Received this notice today.
Fluid milk carbon footprint study presented at international conference
Today, the Fluid Milk Carbon Footprint Study, which measured the greenhouse gas (GHG) emissions associated with a gallon of fluid milk, was presented to an international academic audience by Dr. Greg Thoma, University of Arkansas Applied Sustainability Center. Earlier this week, the Innovation Center distributed a press release to food and agriculture trade media and environmental news media, which can be viewed here.
As you may have read in previous Innovation Center newsletters, the carbon footprint study is a significant first step in the industry’s effort to measure and improve its environmental performance. The industry now has a baseline to measure future progress in GHG reduction, and data that individual farms and businesses can use in their own benchmark calculations and sustainability communications.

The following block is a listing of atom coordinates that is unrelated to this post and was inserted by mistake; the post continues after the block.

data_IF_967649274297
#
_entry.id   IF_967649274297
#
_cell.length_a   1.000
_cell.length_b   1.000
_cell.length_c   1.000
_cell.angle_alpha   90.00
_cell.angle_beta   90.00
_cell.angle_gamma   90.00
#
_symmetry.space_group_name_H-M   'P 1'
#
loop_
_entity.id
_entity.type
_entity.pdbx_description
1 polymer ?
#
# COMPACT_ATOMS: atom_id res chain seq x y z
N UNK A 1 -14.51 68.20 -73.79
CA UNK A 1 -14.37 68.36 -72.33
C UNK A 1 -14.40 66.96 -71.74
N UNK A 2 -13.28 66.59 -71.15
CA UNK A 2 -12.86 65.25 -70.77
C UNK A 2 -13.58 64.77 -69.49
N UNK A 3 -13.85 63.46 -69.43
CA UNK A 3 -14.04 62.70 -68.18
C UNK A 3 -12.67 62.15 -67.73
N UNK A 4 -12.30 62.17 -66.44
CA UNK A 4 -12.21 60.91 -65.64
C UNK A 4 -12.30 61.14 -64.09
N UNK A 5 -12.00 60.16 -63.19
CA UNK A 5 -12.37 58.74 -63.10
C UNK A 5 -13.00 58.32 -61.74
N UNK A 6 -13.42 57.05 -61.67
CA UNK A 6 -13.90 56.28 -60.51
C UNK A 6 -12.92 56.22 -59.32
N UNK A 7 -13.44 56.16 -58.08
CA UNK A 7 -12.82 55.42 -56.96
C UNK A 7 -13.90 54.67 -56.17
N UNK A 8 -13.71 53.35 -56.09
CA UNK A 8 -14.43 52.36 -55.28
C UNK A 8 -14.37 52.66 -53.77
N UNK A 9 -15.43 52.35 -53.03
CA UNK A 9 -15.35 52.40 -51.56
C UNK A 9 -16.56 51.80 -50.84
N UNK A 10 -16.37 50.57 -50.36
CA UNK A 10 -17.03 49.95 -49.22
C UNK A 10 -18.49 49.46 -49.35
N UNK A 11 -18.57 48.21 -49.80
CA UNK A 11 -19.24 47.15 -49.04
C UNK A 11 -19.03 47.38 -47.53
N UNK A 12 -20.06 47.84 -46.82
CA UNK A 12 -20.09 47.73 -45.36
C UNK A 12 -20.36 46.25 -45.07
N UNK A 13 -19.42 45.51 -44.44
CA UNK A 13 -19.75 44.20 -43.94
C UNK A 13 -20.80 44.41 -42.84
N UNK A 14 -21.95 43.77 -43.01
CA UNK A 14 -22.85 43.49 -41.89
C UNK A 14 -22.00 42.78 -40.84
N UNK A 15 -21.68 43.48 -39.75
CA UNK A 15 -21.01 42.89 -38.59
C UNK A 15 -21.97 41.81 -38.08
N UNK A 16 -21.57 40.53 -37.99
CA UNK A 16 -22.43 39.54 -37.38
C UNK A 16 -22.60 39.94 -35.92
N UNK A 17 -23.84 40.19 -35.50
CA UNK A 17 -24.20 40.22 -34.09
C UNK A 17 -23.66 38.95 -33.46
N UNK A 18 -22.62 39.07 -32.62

In conjunction with other secondary research, the study validates that U.S. dairy accounts for approximately 2 percent of total U.S. GHG emissions versus the often misused 18 percent (previous FAO emissions estimate for global livestock).
The carbon footprint study is based on 2007-2008 data from farms, processors, transportation companies and other sources. A key finding indicates that management practices are an important driver of the carbon footprint for farms, plants and transportation fleets, rather than the geographic region, business model, or size of the farm or organization.
Read more about the carbon footprint study findings here.
Read media coverage of the carbon footprint study here.
To subscribe, unsubscribe or get involved, please contact firstname.lastname@example.org. For more information visit www.usdairy.com/sustainability
This e-mail was sent by: Innovation Center for U.S. Dairy. 10255 W Higgins Rd Ste 900 Rosemont, IL, 60018, USA
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